Originally a lawyer from Arras, Maximilien Robespierre was one of the Third Estate deputies elected in 1789. Known as "the Incorruptible", he earned fame at the beginning of the Revolution with his forceful personality and powerful oratory. Re-elected under the National Convention – the assembly that governed France from 1792 to 1795 – he sided with the far Left "Montagnards", who were close to the sans-culottes and receptive to popular demands.

Robespierre is depicted here not as a political man of action, but as a distinguished figure, elegantly dressed and with his hair scrupulously powdered.

As a member of the Committee for Public Safety, he played a significant part in the revolutionary government. Founded in the spring of 1793, this political organisation was intended to save a Republic then under threat not only from war outside France's borders, but also from uprisings within the country and conflicts among Republicans. Accused of tyranny, he was arrested on 9 Thermidor Year II (July 27th 1794) and guillotined the next day with a number of his followers.

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Portrait de Maximilien De Robespierre (1758-1798), homme politique
CC0 Paris Musées / Musée Carnavalet
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CC0 Paris Musées / Musée Carnavalet
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Portrait de Maximilien De Robespierre (1758-1798), homme politique
David d'Angers, Pierre-Jean
Dating
En 1835
Museum
Musée Carnavalet, Histoire de Paris

Portrait de Maximilien De Robespierre (1758-1798), homme politique

David d'Angers, Pierre-Jean, Richard, Louis
En 1835
Sculpture
Musée Carnavalet, Histoire de Paris

The guillotine

This scale model is a faithful copy of a guillotine from the revolutionary era. It comprises two uprights slotted to hold a sliding blade. The condemned person was strapped to a horizontal board with his or her head held in place in the circular lunette. The severed head fell into a basket or leather bag and after the execution the body was placed in a wicker or wooden basket.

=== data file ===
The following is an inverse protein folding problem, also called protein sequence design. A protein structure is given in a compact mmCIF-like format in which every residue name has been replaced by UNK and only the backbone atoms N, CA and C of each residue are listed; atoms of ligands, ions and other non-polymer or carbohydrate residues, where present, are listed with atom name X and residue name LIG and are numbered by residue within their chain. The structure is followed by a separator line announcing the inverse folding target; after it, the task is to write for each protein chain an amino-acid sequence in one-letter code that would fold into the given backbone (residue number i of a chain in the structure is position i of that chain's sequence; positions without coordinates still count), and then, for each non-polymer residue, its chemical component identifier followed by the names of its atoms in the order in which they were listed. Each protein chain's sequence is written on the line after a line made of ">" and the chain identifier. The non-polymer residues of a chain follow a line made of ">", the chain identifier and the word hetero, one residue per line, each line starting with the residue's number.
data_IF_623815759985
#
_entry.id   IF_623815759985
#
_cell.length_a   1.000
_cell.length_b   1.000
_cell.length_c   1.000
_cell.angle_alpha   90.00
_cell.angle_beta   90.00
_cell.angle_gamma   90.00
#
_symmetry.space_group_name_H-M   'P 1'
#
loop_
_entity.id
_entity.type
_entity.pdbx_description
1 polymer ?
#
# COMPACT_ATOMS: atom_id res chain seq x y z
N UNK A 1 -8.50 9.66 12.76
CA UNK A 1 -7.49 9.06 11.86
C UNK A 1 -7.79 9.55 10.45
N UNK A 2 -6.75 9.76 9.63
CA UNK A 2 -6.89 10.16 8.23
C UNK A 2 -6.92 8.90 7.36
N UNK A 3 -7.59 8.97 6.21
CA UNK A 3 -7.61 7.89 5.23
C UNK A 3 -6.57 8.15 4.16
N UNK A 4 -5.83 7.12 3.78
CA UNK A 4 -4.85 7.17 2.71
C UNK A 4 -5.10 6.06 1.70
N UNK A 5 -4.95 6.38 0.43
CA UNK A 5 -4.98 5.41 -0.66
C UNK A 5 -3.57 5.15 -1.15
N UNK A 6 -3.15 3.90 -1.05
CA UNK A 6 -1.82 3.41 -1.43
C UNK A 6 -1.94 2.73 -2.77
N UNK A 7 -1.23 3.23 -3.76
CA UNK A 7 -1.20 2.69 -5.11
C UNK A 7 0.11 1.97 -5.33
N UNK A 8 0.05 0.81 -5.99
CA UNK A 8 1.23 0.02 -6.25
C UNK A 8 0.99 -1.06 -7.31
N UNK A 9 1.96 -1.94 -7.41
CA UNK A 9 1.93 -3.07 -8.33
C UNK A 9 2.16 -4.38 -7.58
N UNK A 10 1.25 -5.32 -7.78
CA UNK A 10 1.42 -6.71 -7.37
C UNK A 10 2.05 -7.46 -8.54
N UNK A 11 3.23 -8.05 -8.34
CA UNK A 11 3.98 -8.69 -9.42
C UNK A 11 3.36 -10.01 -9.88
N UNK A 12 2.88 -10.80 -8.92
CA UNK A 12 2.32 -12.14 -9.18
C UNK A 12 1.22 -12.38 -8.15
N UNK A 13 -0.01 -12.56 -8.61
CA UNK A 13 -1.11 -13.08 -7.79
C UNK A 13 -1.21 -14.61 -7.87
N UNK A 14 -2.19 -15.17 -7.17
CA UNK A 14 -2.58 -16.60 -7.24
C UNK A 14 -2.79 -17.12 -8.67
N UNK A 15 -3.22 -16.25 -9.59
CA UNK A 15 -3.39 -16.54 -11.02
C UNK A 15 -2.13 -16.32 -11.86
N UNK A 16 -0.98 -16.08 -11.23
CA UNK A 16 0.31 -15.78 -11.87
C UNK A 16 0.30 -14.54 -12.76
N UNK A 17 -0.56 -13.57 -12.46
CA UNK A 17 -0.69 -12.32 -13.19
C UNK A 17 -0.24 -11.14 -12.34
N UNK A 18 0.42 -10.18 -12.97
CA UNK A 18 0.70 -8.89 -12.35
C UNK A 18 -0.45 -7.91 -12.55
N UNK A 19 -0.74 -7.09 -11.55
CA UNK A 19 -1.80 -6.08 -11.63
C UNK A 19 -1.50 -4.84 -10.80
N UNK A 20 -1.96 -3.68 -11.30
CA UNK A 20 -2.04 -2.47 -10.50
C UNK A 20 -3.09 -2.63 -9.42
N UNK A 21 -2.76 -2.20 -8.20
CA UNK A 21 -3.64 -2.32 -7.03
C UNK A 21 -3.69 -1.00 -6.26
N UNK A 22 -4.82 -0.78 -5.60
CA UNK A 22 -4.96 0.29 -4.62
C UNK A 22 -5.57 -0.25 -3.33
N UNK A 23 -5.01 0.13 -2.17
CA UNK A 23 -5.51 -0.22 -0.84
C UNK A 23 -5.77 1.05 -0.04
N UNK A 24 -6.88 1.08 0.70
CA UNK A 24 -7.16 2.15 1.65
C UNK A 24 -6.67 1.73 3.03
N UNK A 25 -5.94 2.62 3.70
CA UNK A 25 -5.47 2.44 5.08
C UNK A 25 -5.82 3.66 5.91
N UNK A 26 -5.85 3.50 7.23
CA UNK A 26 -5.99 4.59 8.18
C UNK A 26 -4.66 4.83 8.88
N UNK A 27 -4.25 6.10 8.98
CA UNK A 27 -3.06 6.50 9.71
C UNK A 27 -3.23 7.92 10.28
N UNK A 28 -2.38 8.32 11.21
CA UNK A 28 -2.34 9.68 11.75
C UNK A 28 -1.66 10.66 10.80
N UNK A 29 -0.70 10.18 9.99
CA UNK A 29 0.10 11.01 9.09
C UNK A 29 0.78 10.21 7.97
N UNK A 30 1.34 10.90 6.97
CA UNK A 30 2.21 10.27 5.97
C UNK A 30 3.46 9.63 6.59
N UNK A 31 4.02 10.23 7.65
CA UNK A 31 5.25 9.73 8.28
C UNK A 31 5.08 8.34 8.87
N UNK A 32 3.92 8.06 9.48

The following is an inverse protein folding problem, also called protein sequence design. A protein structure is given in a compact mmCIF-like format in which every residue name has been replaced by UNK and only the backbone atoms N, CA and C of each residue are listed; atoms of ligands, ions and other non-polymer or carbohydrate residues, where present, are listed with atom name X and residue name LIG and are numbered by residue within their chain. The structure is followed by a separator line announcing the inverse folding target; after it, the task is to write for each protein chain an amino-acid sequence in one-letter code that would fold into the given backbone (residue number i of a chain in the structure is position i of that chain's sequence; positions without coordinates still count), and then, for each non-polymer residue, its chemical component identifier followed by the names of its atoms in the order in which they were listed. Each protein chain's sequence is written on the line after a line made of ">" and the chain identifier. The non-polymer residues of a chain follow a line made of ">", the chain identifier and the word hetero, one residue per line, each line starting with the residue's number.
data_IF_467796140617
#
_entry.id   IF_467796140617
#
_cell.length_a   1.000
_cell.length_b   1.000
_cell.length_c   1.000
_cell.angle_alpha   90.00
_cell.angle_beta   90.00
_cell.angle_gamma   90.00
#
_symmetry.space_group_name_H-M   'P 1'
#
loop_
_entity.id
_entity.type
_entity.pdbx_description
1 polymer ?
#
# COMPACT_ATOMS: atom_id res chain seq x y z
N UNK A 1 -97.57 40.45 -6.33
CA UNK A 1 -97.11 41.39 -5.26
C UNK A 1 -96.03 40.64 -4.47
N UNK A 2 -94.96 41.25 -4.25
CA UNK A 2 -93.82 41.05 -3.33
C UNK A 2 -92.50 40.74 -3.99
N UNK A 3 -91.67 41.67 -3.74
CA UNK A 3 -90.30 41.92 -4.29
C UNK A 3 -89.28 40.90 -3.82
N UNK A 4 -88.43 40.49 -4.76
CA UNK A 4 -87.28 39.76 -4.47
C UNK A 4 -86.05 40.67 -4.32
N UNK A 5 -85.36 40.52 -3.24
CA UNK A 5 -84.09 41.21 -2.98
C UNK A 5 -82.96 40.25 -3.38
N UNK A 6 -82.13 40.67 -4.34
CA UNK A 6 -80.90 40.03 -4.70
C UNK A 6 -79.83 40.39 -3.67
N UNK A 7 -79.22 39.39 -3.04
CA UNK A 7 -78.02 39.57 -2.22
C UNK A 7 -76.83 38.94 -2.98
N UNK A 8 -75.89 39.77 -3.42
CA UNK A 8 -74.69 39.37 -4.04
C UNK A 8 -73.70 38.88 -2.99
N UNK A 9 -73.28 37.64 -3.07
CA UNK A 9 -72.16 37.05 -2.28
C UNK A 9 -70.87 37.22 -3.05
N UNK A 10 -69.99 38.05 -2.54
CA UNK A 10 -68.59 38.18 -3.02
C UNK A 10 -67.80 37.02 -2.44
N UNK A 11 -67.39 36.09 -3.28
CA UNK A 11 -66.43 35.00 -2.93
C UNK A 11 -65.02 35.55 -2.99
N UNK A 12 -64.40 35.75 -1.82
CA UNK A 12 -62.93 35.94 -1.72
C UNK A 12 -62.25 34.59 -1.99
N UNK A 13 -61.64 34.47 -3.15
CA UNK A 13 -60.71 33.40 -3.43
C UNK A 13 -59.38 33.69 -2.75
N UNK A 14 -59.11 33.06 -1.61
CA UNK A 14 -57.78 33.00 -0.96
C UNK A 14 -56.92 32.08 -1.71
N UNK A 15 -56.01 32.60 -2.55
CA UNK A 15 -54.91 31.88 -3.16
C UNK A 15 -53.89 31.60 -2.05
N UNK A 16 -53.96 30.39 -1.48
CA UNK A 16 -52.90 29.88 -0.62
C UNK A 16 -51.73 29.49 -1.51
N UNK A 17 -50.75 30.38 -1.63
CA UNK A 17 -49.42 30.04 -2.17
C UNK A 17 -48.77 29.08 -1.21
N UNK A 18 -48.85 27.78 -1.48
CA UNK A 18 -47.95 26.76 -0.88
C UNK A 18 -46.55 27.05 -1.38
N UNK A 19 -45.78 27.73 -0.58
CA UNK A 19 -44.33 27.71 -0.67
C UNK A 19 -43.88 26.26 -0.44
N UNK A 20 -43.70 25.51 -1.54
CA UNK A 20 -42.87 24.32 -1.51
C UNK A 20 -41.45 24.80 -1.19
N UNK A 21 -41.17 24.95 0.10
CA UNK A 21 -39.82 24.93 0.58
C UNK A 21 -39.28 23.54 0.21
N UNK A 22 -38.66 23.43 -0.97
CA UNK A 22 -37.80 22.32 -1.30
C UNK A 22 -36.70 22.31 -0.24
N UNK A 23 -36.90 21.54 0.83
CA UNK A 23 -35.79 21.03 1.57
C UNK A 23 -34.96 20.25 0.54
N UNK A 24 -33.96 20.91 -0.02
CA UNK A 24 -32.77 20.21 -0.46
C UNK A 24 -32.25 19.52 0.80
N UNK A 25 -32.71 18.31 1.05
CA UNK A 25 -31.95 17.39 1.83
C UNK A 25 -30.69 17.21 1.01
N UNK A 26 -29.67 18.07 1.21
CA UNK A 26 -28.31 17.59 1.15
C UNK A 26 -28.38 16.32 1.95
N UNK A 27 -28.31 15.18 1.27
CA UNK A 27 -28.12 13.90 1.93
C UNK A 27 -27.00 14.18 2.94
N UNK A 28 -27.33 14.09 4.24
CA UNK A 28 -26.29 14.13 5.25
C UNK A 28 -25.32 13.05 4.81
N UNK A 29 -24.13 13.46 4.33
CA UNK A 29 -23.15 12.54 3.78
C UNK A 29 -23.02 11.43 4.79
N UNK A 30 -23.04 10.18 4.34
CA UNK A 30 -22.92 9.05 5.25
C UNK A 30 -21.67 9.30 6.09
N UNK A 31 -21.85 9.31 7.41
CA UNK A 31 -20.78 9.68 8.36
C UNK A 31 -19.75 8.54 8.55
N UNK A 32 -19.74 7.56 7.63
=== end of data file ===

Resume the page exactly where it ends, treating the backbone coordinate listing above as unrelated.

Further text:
The guillotine owes its name to Joseph-Ignace Guillotin, a doctor elected as a Third Estate deputy in 1789. He was not, however, its inventor: the idea for the machine came from Doctor Antoine Louis, working from a principle in use in France and other countries since the Middle Ages. It was Guillotin, though, who suggested that all those condemned to death, whatever their social status and crimes, should be guillotined as a way of reducing their suffering.

The guillotine was used for the first time on April 25th 1792, and its use became more frequent after the execution of Louis XVI on January 21st 1793. In France the last guillotining took place in 1977, prior to abolition of the death penalty in 1981.

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Modèle réduit de guillotine avec le panier servant à la réception du corps
© Marie-Laure Berthier / Musée Carnavalet / Roger-Viollet
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© Musée Carnavalet / Roger-Viollet
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© Eric Emo / Musée Carnavalet / Roger-Viollet
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© Eric Emo / Musée Carnavalet / Roger-Viollet
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© Eric Emo / Musée Carnavalet / Roger-Viollet
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© Eric Emo / Musée Carnavalet / Roger-Viollet
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© Eric Emo / Musée Carnavalet / Roger-Viollet